Where are you from and where/what did you study? 
I was born and educated in the UK. My first degree was Physics followed by an MBA. I did my doctorate after starting at Ryerson in 2007 – I completed my Doctor of Business Administration at Henley Business School in the UK, where they offered a part time, distance education program

Why did you choose tourism and hospitality and why TRSM?
Prior to Ryerson, I was CIO for a major Canadian retailer and then, for a few years, I was CIO of a US retailer whose head office was just south of Los Angeles. Subsequently I joined a hotel development company also located in California. In 2001, I moved back to Toronto as my family was here. In 2007, there was an opening in TRSM where they wanted an experienced professional to teach technology to HTM students. I seemed to fit the bill!

How did you become a researcher?

When I started at Ryerson, I also commenced my doctorate. I learned the difference between consulting and research and my doctoral studies helped me become a researcher.

Why is research in hospitality and tourism important?

It is a dynamic industry engulfed in constant change. Hotels are being challenged by Airbnb. Destinations have to capture the attention of travelers who are surfing the net reviewing a multitude of channels. And thousands of people earn their living in this sector. Research can explore the many ways that guests’ experiences can be enhanced for the benefits of destinations, businesses and the guests themselves.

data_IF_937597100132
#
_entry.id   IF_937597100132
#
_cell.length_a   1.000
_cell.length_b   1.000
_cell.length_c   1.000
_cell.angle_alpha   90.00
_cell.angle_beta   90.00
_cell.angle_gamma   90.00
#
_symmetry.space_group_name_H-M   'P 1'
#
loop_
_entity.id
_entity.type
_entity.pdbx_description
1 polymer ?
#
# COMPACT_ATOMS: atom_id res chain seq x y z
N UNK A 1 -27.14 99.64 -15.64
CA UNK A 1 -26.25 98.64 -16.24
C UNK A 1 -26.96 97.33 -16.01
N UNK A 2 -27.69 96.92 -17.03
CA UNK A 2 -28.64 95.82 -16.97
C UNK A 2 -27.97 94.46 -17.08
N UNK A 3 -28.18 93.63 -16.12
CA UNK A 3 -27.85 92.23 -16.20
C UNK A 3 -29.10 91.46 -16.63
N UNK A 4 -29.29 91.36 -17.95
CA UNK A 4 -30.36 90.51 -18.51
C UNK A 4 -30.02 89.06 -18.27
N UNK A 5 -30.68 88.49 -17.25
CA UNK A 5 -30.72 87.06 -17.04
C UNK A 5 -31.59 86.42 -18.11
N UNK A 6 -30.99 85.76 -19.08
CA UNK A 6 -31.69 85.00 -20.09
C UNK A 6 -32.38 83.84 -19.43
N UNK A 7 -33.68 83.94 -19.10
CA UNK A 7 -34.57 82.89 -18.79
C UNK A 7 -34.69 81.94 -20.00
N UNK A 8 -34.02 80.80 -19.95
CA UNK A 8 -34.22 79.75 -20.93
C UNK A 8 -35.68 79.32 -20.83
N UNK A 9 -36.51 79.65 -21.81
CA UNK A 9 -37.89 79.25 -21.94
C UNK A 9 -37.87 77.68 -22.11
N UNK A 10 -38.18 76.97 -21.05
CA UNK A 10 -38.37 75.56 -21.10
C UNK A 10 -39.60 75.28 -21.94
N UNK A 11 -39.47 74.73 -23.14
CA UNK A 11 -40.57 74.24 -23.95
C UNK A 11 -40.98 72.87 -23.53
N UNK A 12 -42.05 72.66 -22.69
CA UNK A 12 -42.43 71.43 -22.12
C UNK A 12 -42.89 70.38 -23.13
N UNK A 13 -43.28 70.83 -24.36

What does the Institute of Hospitality and Tourism Research mean to you? 
Industry can benefit from objective research, which addresses pressing problems of today. The Institute is the bridge between academia and those organizations delivering products and services directly.

What do you think is the most controversial topic in hospitality and tourism right now? 
A few topics comes to mind:

  1. Is the sharing economy a level playing field? Airbnb accommodations do not need to satisfy the same legal requirements as hotels. Are hotels at a disadvantage? How should they respond?
  2. What is the role of online reviews? Where should they be posted? How should hotels and destinations encourage guests and visitors to spread the word? There are so many options, that the message can be easily lost. •
  3. How private is private? We are ready to share personal information with websites in spite of the risks. Our data could be shared with others without our permission. Are the benefits so great? Or do we not take privacy seriously enough?It’s like my second home! It’s a place to collaborate, share knowledge and generate ideas that can make a contribution to the industry that I’m passionate about.

What are you researching right now?
With my background in technology, my focus is on the use of smartphones. We now use them for booking trips, gathering local information, checking-in and paying for our stay. Why are some apps adopted whilst others are not? What makes guests trust some websites and not others? My research will guide organizations, who are developing apps, helping them understand what ingredients are key for consumers.

How can you get students engaged in hospitality and tourism research? 
When students are introduced to real-life issues of the marketplace, they gain a deeper appreciation of the challenges within the industry. By partnering with organizations, they become personally engaged in seeking to solve problems.

If you could give one piece of advice to someone considering a career in research, what would it be?
Make sure you understand the difference between day-to-day business operations and research. It is also important to put thought into where your research will be taking you five years from now.

What are your major interests outside of HTMResearch?
Family, travel, reading and I am just starting to dabble in robotics.

Contact Information

575 Bay Street (entrance at 55 Dundas Street West)
Room: TRS 3-175, 9th floor Toronto, Ontario, Canada M5G 2C3

Mailing Address:
350 Victoria Street, Toronto, Ontario, Canada M5B 2K3